For the first time … NASA confirms the presence of water on the surface of the moon

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The US space agency “NASA” has confirmed, for the first time, the presence of water on the surface of the moon. It announced the discovery of small pockets of ice that could provide enough oxygen, water and rocket fuel to support a human colony.

According to the agency, water is easily accessible on the sunlit surface of the moon, and not only in the permanently shaded deep craters in Antarctica, as was previously thought.

According to a newspaper The Daily Mail Separate research has found that these “cold traps”, which are always in the shade, can contain up to 15,000 square miles (40,000 square kilometers) of water..

But this discovery confirms the presence of water, and means that future missions to the moon can be prolonged by taking advantage of these water molecules scattered across the moon, as NASA says that by discovering this, it is conclusive and unquestionable evidence of the presence of water on the surface of the moonlit with sunlight.

Astronauts can use the natural resource, which may have arrived through comets or solar winds, and convert it into oxygen or drinking water to maintain a future colony..

Scientists also say that water could be used to make rocket fuel, and reduce mission costs to make space travel easier and cheaper through planets..

Researchers previously expected that water only exists in cold pits and were unable to prove that it is water and not a similar molecule called hydroxyl, which is found in a sewage cleaner..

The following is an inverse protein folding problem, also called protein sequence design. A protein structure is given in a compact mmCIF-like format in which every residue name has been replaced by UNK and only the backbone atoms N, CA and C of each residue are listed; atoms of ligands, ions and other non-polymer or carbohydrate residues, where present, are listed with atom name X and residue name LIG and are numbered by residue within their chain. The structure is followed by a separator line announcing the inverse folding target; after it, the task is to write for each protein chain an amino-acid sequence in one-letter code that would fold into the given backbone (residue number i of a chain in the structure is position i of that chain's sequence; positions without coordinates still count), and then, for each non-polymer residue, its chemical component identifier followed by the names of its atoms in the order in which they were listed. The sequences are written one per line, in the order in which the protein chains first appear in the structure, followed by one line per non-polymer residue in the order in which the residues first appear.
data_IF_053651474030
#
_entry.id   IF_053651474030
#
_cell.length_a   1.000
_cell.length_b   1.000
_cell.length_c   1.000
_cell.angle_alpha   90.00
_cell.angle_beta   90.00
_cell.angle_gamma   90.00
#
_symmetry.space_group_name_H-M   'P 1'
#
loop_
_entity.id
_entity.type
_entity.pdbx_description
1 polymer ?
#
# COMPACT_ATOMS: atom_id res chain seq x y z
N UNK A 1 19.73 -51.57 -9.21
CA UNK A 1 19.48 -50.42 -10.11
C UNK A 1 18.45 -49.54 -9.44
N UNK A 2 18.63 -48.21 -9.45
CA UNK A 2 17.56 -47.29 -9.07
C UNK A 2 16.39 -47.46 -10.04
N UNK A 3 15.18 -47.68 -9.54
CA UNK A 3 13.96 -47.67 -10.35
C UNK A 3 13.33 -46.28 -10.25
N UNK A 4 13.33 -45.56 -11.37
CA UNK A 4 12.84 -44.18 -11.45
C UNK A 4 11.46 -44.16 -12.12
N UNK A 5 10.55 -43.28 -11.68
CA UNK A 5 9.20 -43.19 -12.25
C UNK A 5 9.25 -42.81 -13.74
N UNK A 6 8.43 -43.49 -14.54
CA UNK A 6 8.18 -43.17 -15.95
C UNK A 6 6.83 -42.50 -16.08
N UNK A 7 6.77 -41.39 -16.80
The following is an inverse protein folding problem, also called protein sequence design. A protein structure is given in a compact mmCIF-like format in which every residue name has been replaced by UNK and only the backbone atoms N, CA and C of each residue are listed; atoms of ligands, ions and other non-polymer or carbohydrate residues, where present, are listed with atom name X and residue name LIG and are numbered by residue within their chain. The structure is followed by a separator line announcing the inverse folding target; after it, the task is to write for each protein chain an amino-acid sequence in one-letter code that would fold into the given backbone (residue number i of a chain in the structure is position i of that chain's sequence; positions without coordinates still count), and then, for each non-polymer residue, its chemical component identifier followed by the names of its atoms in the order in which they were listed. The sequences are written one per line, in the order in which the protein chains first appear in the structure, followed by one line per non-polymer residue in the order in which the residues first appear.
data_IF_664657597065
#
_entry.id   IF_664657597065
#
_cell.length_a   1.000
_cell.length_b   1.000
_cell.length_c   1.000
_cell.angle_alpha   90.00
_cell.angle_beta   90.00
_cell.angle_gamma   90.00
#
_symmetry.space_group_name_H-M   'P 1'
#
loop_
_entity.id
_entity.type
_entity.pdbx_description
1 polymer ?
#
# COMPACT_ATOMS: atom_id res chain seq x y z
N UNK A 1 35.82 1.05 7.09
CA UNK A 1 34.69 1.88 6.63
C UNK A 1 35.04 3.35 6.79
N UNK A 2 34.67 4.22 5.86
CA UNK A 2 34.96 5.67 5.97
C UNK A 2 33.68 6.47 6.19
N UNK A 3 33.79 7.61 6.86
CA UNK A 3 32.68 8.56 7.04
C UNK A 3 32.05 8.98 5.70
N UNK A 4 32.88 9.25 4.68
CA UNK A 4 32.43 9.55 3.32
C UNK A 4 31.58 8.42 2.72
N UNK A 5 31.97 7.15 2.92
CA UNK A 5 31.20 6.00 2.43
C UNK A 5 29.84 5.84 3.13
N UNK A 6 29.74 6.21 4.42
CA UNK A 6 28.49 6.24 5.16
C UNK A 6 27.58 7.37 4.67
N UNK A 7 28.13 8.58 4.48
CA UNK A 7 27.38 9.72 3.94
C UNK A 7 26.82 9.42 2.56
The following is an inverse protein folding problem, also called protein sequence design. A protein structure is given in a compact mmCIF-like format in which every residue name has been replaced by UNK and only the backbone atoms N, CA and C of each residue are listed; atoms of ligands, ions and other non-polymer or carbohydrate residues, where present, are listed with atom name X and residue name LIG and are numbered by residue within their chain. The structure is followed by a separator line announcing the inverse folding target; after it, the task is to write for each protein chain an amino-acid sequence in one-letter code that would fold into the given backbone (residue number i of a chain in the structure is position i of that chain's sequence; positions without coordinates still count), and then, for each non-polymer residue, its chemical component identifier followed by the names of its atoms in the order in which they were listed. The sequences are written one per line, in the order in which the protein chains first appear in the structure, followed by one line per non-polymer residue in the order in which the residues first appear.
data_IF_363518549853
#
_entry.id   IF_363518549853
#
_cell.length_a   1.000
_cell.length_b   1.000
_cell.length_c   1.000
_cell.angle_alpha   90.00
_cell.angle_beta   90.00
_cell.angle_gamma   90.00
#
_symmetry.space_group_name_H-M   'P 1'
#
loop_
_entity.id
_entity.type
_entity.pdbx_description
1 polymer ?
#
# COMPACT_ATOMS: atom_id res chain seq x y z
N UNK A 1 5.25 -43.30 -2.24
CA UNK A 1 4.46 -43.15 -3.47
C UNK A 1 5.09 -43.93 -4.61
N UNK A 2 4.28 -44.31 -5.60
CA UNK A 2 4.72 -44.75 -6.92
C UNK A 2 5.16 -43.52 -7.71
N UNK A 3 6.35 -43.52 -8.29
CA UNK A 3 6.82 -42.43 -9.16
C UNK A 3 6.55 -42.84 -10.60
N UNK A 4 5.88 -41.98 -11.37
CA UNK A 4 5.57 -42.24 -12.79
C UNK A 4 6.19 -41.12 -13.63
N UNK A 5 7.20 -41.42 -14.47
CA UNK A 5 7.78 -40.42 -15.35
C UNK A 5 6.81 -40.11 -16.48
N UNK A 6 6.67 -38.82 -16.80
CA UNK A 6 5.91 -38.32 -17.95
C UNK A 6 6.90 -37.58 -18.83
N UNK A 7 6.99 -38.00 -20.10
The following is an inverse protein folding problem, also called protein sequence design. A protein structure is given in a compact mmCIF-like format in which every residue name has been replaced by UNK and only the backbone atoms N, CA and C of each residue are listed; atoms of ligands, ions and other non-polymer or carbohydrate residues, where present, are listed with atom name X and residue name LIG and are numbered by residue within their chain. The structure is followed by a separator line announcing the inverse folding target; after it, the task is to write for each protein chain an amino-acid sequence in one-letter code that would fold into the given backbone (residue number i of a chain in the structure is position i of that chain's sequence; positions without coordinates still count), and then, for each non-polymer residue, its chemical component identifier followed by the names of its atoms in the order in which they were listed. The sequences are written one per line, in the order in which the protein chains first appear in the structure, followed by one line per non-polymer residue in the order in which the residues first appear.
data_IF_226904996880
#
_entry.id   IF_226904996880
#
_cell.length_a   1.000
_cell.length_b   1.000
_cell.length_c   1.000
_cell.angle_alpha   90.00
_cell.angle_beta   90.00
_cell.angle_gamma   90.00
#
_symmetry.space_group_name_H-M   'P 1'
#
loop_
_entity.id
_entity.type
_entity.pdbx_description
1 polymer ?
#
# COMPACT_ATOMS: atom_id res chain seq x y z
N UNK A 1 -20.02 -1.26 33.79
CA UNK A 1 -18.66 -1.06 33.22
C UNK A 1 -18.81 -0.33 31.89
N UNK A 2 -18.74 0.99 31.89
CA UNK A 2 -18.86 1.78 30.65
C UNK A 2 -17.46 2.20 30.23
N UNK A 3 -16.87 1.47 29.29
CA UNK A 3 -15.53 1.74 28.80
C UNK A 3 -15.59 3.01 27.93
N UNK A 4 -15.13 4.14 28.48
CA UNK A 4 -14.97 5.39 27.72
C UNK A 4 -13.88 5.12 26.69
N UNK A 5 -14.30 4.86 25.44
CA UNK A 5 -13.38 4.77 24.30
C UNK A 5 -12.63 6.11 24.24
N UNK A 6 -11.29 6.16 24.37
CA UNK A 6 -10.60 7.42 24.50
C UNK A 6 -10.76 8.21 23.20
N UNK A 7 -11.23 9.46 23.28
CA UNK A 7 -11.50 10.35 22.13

NASA’s research used a converted Boeing 747 that flies around the earth at an altitude of more than 41,000 feet called “Sophia”, and was tasked with explaining the results published in 2009, which discovered molecular hydrogen and oxygen on the surface of the moon, because astronomers could not determine What if the water (H20) Or hydroxyls (OH), Due to the similarity in their chemical signature.

“The problem was that the signature of water ice that was found before was just telling us that there are oxygen and hydrogen atoms bound together,” said Dr. Nick Tuthill, a physicist at Western Sydney University, who was not involved in the research. “On Earth, this is it.” Basically water, but on the moon, you can’t be sure.

The problem was a limitation of equipment using a wavelength of three micrometers, which could not distinguish between hydroxyl minerals and water.

Sophia, short for the Stratosphere Observatory of Infrared Astronomy, set off equipped with a unique six-micrometer sensor that detects the “fundamental vibration of molecular water” that is completely unique to water..

Sophia’s study found water particles in Clavius, one of the largest craters visible from Earth, located in the southern hemisphere of the moon.

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